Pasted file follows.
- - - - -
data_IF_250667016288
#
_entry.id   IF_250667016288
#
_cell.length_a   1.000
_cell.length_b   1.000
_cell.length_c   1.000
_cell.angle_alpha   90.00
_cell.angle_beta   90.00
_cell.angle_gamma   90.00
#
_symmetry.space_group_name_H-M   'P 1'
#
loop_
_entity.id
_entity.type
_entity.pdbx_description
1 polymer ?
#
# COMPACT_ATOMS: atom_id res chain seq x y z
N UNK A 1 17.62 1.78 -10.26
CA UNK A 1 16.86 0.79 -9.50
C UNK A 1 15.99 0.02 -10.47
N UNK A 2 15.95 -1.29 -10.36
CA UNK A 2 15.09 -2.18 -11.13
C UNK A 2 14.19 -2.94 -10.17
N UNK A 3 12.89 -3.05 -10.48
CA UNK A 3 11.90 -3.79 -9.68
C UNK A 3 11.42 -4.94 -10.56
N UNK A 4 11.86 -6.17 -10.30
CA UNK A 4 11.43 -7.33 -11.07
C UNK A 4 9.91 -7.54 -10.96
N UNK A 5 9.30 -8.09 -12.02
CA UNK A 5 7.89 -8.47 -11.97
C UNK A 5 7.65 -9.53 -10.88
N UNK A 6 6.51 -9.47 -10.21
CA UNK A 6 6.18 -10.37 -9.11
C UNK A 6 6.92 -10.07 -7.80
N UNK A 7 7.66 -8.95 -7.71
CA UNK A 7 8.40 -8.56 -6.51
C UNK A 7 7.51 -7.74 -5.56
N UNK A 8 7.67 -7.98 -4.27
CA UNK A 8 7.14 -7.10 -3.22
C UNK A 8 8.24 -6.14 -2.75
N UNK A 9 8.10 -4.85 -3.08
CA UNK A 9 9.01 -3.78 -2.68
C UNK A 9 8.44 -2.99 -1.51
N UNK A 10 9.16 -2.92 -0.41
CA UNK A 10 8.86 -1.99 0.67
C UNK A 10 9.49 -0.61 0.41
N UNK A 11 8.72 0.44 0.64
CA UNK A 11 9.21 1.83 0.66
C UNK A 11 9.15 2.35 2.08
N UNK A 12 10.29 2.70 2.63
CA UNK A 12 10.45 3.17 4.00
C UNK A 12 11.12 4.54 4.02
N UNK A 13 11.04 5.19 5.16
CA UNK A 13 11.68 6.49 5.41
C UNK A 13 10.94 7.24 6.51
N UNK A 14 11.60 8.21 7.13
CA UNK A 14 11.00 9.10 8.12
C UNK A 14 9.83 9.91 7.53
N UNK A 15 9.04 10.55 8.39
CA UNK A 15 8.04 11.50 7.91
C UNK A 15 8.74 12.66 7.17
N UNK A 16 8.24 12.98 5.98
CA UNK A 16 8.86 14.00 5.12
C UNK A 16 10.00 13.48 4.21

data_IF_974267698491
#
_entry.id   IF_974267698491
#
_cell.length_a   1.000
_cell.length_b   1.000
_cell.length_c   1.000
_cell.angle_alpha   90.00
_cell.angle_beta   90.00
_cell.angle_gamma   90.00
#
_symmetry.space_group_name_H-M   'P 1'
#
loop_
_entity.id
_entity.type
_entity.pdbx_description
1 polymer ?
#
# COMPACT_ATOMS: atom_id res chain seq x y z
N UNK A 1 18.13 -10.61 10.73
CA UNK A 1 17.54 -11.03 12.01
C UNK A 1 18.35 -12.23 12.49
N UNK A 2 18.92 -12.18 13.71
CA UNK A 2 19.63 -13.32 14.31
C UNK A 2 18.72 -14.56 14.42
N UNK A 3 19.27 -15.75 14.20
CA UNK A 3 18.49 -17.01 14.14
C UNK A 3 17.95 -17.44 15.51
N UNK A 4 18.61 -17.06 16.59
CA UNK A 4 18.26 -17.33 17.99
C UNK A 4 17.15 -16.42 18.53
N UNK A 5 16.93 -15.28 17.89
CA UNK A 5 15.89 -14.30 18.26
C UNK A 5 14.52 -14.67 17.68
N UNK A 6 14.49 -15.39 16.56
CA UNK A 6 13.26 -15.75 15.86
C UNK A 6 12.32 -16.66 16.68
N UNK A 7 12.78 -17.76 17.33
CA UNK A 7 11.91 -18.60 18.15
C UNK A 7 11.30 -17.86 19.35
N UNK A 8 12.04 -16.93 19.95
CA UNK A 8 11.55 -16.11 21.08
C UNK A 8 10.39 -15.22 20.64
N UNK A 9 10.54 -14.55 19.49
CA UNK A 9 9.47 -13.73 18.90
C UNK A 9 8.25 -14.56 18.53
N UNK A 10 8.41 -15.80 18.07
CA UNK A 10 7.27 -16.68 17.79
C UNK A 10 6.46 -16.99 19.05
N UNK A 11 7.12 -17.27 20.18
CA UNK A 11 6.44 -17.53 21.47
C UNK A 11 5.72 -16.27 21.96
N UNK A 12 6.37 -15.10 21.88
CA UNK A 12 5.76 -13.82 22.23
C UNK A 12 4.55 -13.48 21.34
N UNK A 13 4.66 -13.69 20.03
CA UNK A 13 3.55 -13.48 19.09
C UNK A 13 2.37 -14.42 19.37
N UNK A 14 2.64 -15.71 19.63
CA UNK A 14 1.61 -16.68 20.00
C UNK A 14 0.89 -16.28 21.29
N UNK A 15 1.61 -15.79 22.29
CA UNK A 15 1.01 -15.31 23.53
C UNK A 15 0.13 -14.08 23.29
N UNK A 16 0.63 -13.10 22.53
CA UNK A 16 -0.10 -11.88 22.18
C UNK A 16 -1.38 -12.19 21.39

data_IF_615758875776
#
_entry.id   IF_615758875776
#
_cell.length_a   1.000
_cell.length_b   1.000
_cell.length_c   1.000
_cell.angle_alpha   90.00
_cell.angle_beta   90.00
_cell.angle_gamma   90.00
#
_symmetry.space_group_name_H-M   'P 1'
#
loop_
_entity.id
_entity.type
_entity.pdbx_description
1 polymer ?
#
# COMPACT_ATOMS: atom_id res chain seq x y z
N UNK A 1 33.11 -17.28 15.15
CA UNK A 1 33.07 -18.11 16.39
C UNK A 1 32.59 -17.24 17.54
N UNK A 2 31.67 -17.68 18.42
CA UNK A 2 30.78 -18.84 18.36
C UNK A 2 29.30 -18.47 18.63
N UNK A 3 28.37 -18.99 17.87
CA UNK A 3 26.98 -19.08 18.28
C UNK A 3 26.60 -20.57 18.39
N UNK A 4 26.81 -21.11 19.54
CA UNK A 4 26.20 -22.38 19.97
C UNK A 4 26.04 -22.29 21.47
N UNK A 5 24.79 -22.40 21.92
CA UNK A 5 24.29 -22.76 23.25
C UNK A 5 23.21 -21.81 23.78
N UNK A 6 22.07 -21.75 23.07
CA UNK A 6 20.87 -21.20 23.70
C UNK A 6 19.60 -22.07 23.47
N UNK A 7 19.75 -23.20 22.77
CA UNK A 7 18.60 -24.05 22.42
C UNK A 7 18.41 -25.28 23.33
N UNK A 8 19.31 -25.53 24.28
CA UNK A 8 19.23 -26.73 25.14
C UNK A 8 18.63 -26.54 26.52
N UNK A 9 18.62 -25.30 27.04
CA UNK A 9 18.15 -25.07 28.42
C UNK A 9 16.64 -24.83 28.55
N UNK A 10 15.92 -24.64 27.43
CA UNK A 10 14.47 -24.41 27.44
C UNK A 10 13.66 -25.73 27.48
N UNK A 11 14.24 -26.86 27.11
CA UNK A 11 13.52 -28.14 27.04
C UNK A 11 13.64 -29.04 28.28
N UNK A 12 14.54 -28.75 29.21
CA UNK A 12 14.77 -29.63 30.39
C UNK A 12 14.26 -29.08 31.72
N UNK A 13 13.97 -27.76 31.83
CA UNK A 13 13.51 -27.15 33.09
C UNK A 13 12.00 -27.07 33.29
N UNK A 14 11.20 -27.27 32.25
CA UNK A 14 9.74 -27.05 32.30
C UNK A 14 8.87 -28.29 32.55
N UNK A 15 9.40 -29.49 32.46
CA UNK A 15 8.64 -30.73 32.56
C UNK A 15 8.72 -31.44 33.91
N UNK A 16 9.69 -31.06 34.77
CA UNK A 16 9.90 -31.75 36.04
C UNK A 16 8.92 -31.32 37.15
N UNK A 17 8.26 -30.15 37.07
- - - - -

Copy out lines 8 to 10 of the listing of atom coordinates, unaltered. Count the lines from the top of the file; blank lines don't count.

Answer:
_cell.angle_alpha   90.00
_cell.angle_beta   90.00
_cell.angle_gamma   90.00